According to a study in US in 2014, 86% of Mutual Funds could not beat the market and that too before they charged their commissions. In the period 2004-2014, 82% of the fund managers in US failed to beat the market and those that managed to beat did so out of sheer luck. The study concluded that “the more ridiculous the name, the more expensive the mutual fund will be”. Investments should be boring. There is no reason for your investments to sound like an advertising pitch for an outback safari vacation.
Celebrity after celebrity rush to appear in advertisements in India, saying “Mutual Funds sahi hai”. Are they in true sense? Mutual Funds are certainly good for the people endorsing on electronic, print or digital media as they are well paid for their appearances. But the public have mixed feelings about their exposures and experiences.
In the light of this finding, we undertook a study to find the ability of Mutual Funds in India. For our screening, to avoid any personal bias and to be justified in generalizing our observations, we considered diversified funds that fall in the category of Market cap funds.
Since Mutual Funds are always suggested with a tag line of LONG TERM, we tracked the returns offered by Nifty and Nifty(TRI – Total Returns Index) and compared them with the appreciations shown by Mutual Funds during the same time frames. We tabulated the data pertaining to return from Nifty, if bought on 1st trading day in January of each year and held on till end of December 2020. No of schemes open in each period Vs Schemes that outperformed Nifty in the same period are presented here.
From the table above, one gets a feeling that, given a longer period, majority of Mutual Funds beat Nifty returns and hence advisable. First five values for years starting from 2010, 2011, 2012, 2013 and 2014 all ending in 31st December 2020, more than 75% of the schemes seemed to have beaten Nifty. From the year 2015 onwards, however, the story was different. Further, in four periods, less than 40% only managed to beat Nifty. All this is when we compared only Nifty but not Nifty TRI.
As we all know Total Return Index captures the dividends as cash flows and reflects the true return enjoyed by Nifty, if one continues to hold the stocks in the same proportion of Index. We then proceeded to capture the values of MF schemes compared with Nifty TRI and the table below presents them for you.
From the table above, it is firmly established that even in longer periods, less than 70% of the funds managed to beat Nifty TRI. In shorter periods, the returns pale in comparison and are disturbing to say the least. The findings of the above values indicate individual performance of MFs, if held on for the defined periods. If one holds more schemes in portfolio, the aggregate return from all of them together is more likely to be even lesser.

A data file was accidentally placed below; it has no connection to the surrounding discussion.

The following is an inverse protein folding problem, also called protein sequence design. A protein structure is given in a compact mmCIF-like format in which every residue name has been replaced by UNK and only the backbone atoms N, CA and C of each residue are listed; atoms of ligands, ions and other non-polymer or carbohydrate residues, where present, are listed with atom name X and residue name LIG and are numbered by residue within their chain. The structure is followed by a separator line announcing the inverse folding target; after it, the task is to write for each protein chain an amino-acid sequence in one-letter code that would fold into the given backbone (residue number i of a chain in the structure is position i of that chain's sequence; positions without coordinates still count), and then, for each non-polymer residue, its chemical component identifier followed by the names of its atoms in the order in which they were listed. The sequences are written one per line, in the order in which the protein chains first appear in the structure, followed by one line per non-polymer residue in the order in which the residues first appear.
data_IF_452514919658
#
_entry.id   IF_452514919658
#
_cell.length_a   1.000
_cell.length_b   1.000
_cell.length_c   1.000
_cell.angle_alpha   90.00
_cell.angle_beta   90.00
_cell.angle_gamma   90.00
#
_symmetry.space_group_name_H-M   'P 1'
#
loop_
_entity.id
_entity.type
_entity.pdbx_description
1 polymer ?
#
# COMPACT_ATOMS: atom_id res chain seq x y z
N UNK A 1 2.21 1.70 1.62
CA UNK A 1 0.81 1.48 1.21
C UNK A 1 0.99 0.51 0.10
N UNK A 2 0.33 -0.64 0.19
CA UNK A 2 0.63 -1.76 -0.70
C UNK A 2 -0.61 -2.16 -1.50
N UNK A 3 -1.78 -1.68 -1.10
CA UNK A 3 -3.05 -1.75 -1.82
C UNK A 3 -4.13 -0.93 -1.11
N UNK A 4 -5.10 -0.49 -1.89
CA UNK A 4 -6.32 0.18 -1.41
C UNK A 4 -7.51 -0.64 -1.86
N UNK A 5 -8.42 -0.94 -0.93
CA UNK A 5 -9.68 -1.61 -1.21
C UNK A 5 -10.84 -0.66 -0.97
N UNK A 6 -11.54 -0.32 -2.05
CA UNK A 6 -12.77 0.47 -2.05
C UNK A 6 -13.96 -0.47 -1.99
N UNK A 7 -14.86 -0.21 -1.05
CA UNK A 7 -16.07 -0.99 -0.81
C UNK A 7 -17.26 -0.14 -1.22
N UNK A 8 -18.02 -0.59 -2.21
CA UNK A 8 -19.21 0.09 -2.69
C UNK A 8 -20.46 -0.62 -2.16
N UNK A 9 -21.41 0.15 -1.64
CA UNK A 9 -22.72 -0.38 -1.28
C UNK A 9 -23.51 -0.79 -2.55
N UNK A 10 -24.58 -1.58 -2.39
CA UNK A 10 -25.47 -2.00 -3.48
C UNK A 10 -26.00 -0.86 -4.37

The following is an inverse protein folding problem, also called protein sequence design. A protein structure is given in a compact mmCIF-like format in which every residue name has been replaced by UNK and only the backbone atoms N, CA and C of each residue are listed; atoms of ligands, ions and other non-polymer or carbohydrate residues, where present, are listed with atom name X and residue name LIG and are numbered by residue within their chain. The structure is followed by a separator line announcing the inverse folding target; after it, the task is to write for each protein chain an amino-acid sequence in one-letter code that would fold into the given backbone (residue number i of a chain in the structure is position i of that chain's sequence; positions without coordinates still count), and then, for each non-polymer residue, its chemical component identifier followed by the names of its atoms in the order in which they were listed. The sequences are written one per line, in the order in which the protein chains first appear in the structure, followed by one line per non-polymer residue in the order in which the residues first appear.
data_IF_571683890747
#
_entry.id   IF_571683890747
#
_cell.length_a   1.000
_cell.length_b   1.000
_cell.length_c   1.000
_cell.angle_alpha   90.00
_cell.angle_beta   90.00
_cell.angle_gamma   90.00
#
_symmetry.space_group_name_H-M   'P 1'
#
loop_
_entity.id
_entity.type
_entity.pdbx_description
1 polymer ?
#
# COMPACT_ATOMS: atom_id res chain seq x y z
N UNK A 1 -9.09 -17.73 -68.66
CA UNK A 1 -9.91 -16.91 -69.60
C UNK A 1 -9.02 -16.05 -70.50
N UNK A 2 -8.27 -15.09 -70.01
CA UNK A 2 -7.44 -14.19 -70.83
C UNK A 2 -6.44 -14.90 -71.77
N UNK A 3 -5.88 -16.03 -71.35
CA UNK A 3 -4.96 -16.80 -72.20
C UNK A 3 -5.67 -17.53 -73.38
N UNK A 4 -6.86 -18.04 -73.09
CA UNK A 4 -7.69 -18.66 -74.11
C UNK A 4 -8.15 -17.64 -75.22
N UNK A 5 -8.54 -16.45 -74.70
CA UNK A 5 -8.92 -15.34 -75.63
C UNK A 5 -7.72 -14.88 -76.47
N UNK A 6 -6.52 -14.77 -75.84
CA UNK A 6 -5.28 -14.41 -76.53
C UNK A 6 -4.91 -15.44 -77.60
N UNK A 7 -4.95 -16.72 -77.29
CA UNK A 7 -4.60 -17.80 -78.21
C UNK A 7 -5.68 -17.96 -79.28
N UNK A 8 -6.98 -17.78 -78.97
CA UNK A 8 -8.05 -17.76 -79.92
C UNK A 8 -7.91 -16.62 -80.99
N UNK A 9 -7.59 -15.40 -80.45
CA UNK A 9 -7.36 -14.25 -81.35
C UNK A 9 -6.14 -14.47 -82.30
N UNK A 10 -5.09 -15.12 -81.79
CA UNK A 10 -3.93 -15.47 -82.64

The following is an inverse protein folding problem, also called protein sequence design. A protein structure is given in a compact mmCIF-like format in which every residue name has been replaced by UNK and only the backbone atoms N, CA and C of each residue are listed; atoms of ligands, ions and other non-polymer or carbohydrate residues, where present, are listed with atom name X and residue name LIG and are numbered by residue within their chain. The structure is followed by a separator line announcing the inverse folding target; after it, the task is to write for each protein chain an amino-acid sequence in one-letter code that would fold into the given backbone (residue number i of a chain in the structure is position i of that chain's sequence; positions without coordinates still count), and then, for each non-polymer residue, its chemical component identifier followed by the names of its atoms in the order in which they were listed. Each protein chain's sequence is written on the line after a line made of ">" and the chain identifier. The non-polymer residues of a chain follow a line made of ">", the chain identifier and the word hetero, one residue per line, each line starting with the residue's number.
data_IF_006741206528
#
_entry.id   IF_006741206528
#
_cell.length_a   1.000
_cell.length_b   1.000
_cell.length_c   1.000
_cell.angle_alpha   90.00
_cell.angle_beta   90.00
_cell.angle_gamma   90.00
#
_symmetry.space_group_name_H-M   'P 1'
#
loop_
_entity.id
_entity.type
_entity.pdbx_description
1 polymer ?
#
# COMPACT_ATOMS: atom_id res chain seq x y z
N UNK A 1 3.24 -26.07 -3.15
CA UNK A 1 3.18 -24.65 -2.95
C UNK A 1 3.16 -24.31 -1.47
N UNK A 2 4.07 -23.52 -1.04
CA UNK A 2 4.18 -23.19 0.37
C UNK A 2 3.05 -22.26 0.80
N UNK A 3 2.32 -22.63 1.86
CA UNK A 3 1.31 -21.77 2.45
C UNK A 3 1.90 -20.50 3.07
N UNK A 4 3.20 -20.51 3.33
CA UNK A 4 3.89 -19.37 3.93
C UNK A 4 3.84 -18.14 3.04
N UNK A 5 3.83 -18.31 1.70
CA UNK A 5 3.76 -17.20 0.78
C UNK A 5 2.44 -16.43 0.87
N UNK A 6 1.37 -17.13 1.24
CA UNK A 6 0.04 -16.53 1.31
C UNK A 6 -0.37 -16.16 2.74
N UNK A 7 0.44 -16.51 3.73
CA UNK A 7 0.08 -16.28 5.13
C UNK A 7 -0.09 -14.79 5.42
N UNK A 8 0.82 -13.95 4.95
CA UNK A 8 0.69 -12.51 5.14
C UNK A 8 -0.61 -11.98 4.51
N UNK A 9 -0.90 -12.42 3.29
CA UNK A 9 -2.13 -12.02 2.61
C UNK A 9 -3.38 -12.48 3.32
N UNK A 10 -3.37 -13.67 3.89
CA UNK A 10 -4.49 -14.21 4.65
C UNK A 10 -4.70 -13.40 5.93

William Sharpe who built the famous Sharpe ratio to determine the risk reward ratio of investment opportunities said, in his study in 1975, that market timers, who attempt to predict future prices, must be accurate 74% of the times to be able to beat the market. If that service is available at a cost of 2% (what most Mutual Funds charge as fee), they must be accurate 100% to beat the market or be plain lucky. Lending authenticity to his hypotheses, in Indian MF industry, market leaders in Mutual Funds change too often in the sense today’s top performers come a cropper in the next year.
When spotting winners is not likely to be rewarding, using random approach of selecting Mutual Funds, we built 500 different portfolios of 5 schemes for each of the above periods and tested their average return with Nifty TRI. Strangely Nifty TRI returns were ahead in all cases. This proves that an average investor with multiple schemes in his portfolio is least likely to be ahead of Nifty TRI.
When we have Exchange Traded Funds (ETF) mimicking the underlying portfolio of Nifty are available at much competitive expense ratio (as against 2% or over for other schemes), why should one go to exotic Mutual Funds and end up getting much lesser return? This question is answered by the way Mutual Funds are sold in India through distributors, who are content with trail commission for so called foresight, that is clearly lacking from scientific analysis.
Does it mean investing in MF is unwise? Should investments in Mutual Funds be totally discouraged? Don’t we have an approach that is more likely to reward investors with better returns than Nifty TRI? If not in all time frames, at least in majority occasions? The answer is “Don’t lose heart! There are approaches that proved to reward investors better than Nifty and Nifty TRI on most occasions, if not all occasions”. Vivekam has one such model and all its claims can be verified by any investor at his will to determine the truth behind statements. We will discuss more about ways of beating Nifty and Nifty TRI returns in the next article(s), to be published after a few weeks.
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